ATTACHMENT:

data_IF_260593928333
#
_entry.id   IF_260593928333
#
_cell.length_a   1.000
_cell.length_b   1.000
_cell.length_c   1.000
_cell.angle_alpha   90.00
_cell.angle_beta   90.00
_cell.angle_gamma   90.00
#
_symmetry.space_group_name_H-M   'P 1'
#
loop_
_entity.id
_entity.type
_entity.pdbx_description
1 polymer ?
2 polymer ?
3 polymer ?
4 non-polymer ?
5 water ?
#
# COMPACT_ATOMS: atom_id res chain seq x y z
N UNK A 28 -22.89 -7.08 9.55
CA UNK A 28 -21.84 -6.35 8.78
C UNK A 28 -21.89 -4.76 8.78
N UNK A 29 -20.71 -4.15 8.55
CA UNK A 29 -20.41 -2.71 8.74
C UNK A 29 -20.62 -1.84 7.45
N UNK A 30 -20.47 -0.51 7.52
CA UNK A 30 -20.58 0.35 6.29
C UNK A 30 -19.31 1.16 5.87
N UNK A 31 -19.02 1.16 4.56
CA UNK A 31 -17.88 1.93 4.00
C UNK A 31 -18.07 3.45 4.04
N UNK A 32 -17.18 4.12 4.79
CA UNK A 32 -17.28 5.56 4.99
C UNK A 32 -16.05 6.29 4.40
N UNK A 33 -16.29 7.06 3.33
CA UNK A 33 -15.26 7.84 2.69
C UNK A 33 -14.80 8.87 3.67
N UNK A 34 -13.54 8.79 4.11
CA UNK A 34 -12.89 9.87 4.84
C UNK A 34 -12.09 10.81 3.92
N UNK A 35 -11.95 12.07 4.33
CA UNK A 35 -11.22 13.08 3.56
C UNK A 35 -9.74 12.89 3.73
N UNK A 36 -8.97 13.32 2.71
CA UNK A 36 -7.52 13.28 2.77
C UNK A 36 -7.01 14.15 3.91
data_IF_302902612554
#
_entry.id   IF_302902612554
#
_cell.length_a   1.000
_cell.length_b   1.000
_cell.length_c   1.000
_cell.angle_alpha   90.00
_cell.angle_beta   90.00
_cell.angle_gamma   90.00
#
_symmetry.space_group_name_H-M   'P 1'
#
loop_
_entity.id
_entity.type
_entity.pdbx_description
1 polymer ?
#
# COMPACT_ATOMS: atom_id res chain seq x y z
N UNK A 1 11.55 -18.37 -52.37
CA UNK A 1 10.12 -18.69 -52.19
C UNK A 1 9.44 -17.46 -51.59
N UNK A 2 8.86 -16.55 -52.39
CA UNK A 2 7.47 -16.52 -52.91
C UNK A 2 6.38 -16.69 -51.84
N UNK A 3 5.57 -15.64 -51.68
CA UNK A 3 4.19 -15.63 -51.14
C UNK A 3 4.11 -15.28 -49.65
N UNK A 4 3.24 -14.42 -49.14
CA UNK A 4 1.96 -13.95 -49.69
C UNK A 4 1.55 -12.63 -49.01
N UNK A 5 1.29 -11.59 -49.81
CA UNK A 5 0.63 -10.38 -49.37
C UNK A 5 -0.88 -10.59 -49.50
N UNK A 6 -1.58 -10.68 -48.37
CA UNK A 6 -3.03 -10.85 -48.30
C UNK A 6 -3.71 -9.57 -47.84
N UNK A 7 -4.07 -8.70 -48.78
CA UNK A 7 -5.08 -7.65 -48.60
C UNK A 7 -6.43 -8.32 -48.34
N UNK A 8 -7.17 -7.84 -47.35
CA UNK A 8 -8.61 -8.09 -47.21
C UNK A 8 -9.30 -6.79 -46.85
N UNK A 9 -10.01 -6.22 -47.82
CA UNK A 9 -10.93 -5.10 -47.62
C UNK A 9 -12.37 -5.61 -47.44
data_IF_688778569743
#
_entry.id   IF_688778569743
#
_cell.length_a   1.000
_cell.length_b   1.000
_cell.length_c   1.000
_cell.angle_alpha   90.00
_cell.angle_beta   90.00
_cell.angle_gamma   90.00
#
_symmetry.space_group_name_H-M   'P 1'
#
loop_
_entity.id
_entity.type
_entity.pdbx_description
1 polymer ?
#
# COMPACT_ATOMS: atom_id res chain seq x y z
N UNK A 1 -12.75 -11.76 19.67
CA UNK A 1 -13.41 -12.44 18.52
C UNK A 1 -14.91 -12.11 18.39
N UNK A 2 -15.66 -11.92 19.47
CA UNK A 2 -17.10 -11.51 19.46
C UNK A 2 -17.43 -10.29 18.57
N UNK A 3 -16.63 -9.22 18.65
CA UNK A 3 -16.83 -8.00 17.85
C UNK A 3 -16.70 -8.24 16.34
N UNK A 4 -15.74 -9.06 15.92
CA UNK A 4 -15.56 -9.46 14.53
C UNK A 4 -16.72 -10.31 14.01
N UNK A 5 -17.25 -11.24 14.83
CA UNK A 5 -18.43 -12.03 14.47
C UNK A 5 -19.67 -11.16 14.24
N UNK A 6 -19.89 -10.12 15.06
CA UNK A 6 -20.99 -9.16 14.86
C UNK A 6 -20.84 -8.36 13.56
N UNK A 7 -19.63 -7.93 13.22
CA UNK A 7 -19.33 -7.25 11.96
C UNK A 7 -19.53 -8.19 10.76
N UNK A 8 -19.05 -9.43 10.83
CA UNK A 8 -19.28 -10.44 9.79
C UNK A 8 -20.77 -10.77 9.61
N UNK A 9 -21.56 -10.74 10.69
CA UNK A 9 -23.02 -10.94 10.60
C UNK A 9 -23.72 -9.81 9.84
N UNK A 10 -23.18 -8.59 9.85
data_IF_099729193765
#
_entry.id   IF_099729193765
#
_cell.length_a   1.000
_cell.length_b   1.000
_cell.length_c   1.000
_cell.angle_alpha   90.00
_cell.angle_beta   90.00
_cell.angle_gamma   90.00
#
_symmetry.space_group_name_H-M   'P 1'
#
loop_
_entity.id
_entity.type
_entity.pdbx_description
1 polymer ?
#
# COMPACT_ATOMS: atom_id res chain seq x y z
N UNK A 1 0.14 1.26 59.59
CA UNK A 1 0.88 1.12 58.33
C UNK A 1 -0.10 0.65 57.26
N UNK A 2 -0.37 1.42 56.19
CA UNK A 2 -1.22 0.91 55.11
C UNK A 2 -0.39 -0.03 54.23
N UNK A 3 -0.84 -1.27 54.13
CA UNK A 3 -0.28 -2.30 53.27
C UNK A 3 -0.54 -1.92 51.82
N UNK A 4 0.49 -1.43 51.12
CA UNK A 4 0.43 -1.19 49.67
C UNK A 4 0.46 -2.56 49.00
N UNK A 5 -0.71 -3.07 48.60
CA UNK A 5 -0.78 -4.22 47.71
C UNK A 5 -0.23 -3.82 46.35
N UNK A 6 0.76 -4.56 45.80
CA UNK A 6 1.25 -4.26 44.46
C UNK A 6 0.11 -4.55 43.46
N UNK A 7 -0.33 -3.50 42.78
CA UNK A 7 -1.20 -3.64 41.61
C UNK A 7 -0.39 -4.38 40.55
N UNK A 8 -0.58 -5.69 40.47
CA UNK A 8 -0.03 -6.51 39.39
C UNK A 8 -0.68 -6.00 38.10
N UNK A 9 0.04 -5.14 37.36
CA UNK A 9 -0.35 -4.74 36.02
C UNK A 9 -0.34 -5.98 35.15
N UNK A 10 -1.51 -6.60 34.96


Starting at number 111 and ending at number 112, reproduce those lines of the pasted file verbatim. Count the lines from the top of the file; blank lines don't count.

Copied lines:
#
loop_